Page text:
A quantitative study of the pathological changes in ten patients with multiple system atrophy (MSA)

Richard A. Armstrong*, Nigel J. Cairns, Peter L. Lantos

*Corresponding author for this work

Research output: Contribution to journalArticle

Abstract

The densities of the glial cytoplasmic inclusions (GCI), neuronal inclusions (NI), and abnormal neurons were studied in the frontal cortex, hippocampus, cerebellum, basal ganglia and areas of the pons and medulla in 10 cases of multiple system atrophy (MSA). GCI density was greater in the substantia nigra and globus pallidus compared with the frontal cortex and hippocampus. Abnormal neurons were most abundant in the frontal cortex, substantia nigra, and inferior olivary nucleus. NI and abnormal neuron densities were positively correlated in the globus pallidus but negatively correlated in the hippocampus. The NI and GCI were only positively correlated in the pons. GCI in the pons and inferior olivary nucleus, NI in the substantia nigra, and abnormal neurons in the frontal cortex varied significantly between cases. The MSA cases did not cluster according to disease subtype. The data suggest that: 1) the greatest densities of pathological changes occur in the substantia nigra and globus pallidus, 2) density of the GCI is unrelated to that of the NI, and 3) there is overlapping pathology between the various subtypes of MSA.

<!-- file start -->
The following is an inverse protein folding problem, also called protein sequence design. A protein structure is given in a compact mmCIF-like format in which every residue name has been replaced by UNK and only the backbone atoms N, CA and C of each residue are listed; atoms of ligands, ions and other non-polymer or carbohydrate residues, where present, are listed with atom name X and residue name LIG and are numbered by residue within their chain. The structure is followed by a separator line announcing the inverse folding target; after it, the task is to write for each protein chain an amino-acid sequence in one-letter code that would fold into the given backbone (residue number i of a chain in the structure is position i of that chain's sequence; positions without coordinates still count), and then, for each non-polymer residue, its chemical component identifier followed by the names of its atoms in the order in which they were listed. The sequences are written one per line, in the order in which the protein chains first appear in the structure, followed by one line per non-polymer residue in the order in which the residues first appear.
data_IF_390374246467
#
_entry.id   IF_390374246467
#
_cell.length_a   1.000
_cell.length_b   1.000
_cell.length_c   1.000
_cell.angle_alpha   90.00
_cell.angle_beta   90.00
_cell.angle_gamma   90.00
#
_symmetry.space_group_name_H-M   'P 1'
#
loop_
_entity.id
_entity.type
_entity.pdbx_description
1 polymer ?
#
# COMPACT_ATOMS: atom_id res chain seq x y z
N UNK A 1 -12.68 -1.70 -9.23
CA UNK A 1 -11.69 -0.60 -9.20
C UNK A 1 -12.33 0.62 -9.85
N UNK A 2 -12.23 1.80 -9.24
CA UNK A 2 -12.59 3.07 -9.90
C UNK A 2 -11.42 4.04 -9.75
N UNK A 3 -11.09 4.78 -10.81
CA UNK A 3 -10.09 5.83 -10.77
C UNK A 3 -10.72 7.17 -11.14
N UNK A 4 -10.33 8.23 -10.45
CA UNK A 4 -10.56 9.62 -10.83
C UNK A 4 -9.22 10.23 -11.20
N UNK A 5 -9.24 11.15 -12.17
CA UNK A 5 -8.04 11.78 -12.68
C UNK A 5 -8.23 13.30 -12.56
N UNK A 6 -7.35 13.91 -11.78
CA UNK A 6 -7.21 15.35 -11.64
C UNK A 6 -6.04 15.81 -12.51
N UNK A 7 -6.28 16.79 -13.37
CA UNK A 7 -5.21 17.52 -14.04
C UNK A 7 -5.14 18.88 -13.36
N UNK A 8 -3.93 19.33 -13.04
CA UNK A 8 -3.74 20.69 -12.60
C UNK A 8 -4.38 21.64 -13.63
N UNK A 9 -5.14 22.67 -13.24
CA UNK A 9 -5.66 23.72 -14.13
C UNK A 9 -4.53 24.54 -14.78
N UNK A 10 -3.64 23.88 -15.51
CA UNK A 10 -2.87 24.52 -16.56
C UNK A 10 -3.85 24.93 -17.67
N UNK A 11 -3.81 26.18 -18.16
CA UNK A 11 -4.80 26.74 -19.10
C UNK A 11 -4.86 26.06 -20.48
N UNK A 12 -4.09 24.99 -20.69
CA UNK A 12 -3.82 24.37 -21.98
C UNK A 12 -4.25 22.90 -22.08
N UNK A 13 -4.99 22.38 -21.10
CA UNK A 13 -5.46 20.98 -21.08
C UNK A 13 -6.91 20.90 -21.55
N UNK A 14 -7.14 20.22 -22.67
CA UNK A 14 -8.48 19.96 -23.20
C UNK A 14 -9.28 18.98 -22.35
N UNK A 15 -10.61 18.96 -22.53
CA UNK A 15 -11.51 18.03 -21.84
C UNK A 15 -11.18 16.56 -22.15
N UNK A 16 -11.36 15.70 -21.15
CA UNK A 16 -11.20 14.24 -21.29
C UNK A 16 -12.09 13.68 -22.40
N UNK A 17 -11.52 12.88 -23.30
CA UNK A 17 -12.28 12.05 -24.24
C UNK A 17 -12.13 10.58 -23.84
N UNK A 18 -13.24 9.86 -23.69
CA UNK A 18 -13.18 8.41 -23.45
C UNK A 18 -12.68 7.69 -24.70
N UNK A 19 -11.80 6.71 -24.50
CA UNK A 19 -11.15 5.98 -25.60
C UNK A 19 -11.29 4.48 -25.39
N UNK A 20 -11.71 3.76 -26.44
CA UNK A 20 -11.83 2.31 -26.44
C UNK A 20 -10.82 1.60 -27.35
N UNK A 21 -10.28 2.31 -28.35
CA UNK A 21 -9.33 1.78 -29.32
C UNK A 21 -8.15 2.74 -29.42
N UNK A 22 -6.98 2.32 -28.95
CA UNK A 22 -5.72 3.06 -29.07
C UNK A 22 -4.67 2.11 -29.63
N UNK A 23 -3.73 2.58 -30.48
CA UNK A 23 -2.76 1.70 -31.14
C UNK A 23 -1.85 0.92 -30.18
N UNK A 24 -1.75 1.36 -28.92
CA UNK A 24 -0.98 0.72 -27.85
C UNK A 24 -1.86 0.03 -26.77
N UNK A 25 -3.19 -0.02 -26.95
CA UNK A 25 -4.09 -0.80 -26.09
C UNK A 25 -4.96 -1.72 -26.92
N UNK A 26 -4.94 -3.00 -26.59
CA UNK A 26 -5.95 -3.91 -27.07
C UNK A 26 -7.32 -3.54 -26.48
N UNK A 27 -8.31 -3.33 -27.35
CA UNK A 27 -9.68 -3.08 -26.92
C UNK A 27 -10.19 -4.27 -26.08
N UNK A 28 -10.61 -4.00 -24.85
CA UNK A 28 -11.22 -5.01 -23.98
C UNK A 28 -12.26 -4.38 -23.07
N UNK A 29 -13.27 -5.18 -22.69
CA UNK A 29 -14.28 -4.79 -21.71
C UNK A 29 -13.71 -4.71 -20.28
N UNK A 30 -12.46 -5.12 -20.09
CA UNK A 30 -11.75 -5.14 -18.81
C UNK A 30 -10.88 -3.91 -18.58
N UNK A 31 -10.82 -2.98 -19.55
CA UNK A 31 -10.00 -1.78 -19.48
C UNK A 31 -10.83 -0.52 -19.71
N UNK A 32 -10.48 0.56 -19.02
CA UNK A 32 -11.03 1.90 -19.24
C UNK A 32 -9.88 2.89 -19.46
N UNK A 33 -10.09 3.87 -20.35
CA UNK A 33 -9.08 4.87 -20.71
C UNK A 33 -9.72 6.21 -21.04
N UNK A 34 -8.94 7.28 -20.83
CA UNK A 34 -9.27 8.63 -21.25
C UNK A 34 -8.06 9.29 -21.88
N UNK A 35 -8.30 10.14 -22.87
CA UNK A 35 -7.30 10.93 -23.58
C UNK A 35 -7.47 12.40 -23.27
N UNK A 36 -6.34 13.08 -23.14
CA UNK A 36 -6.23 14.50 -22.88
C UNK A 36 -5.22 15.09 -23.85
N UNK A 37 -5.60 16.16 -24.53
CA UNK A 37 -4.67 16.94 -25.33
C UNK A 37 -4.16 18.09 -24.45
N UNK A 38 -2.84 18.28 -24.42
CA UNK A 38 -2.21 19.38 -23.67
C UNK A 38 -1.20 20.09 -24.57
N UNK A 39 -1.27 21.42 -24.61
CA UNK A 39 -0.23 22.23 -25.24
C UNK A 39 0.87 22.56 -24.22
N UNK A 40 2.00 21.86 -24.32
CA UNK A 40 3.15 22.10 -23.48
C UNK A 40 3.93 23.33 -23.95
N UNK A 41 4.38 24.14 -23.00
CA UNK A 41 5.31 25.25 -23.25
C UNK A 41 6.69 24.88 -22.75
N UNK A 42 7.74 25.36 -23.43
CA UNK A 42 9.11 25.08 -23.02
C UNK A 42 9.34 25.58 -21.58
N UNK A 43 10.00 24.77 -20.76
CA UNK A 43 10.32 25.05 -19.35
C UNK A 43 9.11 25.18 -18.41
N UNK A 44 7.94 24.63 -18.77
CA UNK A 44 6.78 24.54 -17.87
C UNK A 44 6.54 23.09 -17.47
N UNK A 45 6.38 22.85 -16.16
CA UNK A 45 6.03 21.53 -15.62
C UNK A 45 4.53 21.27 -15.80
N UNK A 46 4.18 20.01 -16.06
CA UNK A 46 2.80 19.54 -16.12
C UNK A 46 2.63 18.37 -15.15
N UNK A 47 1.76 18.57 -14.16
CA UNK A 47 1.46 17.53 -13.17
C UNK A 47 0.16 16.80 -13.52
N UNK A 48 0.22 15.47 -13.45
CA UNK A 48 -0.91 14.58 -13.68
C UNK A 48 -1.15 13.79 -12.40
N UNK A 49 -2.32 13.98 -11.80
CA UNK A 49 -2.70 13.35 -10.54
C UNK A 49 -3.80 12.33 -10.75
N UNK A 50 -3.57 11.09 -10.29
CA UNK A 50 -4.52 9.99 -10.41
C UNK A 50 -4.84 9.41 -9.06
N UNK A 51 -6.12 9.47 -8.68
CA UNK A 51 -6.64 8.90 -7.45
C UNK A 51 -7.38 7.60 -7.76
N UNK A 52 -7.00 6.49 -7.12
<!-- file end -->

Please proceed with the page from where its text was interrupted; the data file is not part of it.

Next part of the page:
Original languageEnglish
Pages (from-to)485-495
Number of pages11
JournalJournal of Neural Transmission
Volume111
Issue number4
DOIs
Publication statusPublished - Apr 2004

Keywords

  • basal ganglia
  • fontal cortex
  • glial cytoplasmic inclusion (GCI)
  • multiple system atrophy (MSA)
  • neuronal inclusion (NI)
  • principal components analysis (PCA)

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